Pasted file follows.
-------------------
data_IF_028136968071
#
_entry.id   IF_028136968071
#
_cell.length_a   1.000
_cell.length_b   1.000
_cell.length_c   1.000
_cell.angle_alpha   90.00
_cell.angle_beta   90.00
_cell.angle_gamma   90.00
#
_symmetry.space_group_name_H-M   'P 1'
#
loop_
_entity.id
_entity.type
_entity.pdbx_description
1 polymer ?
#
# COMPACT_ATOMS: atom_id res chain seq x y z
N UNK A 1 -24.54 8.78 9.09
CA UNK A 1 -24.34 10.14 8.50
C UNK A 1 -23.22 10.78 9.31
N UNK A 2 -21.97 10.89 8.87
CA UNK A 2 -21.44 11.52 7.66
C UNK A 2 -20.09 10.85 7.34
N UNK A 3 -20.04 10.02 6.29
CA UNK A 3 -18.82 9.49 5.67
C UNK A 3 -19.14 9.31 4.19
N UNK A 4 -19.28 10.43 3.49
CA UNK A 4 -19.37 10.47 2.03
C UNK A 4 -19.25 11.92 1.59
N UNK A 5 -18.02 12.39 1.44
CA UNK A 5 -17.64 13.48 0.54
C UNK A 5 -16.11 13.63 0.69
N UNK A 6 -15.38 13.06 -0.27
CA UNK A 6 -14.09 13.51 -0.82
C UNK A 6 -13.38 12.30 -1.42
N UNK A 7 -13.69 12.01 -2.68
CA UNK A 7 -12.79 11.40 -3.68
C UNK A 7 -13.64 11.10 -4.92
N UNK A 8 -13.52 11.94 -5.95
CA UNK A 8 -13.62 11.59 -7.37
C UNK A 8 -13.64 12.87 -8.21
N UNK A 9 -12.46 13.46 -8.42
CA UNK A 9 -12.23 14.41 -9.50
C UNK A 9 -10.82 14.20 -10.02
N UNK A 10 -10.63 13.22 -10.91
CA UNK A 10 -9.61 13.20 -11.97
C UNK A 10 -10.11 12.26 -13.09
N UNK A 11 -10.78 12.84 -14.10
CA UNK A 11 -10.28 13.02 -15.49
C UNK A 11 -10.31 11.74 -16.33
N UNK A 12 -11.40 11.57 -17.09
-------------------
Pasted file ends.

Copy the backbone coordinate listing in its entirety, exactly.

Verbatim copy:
data_IF_028136968071
#
_entry.id   IF_028136968071
#
_cell.length_a   1.000
_cell.length_b   1.000
_cell.length_c   1.000
_cell.angle_alpha   90.00
_cell.angle_beta   90.00
_cell.angle_gamma   90.00
#
_symmetry.space_group_name_H-M   'P 1'
#
loop_
_entity.id
_entity.type
_entity.pdbx_description
1 polymer ?
#
# COMPACT_ATOMS: atom_id res chain seq x y z
N UNK A 1 -24.54 8.78 9.09
CA UNK A 1 -24.34 10.14 8.50
C UNK A 1 -23.22 10.78 9.31
N UNK A 2 -21.97 10.89 8.87
CA UNK A 2 -21.44 11.52 7.66
C UNK A 2 -20.09 10.85 7.34
N UNK A 3 -20.04 10.02 6.29
CA UNK A 3 -18.82 9.49 5.67
C UNK A 3 -19.14 9.31 4.19
N UNK A 4 -19.28 10.43 3.49
CA UNK A 4 -19.37 10.47 2.03
C UNK A 4 -19.25 11.92 1.59
N UNK A 5 -18.02 12.39 1.44
CA UNK A 5 -17.64 13.48 0.54
C UNK A 5 -16.11 13.63 0.69
N UNK A 6 -15.38 13.06 -0.27
CA UNK A 6 -14.09 13.51 -0.82
C UNK A 6 -13.38 12.30 -1.42
N UNK A 7 -13.69 12.01 -2.68
CA UNK A 7 -12.79 11.40 -3.68
C UNK A 7 -13.64 11.10 -4.92
N UNK A 8 -13.52 11.94 -5.95
CA UNK A 8 -13.62 11.59 -7.37
C UNK A 8 -13.64 12.87 -8.21
N UNK A 9 -12.46 13.46 -8.42
CA UNK A 9 -12.23 14.41 -9.50
C UNK A 9 -10.82 14.20 -10.02
N UNK A 10 -10.63 13.22 -10.91
CA UNK A 10 -9.61 13.20 -11.97
C UNK A 10 -10.11 12.26 -13.09
N UNK A 11 -10.78 12.84 -14.10
CA UNK A 11 -10.28 13.02 -15.49
C UNK A 11 -10.31 11.74 -16.33
N UNK A 12 -11.40 11.57 -17.09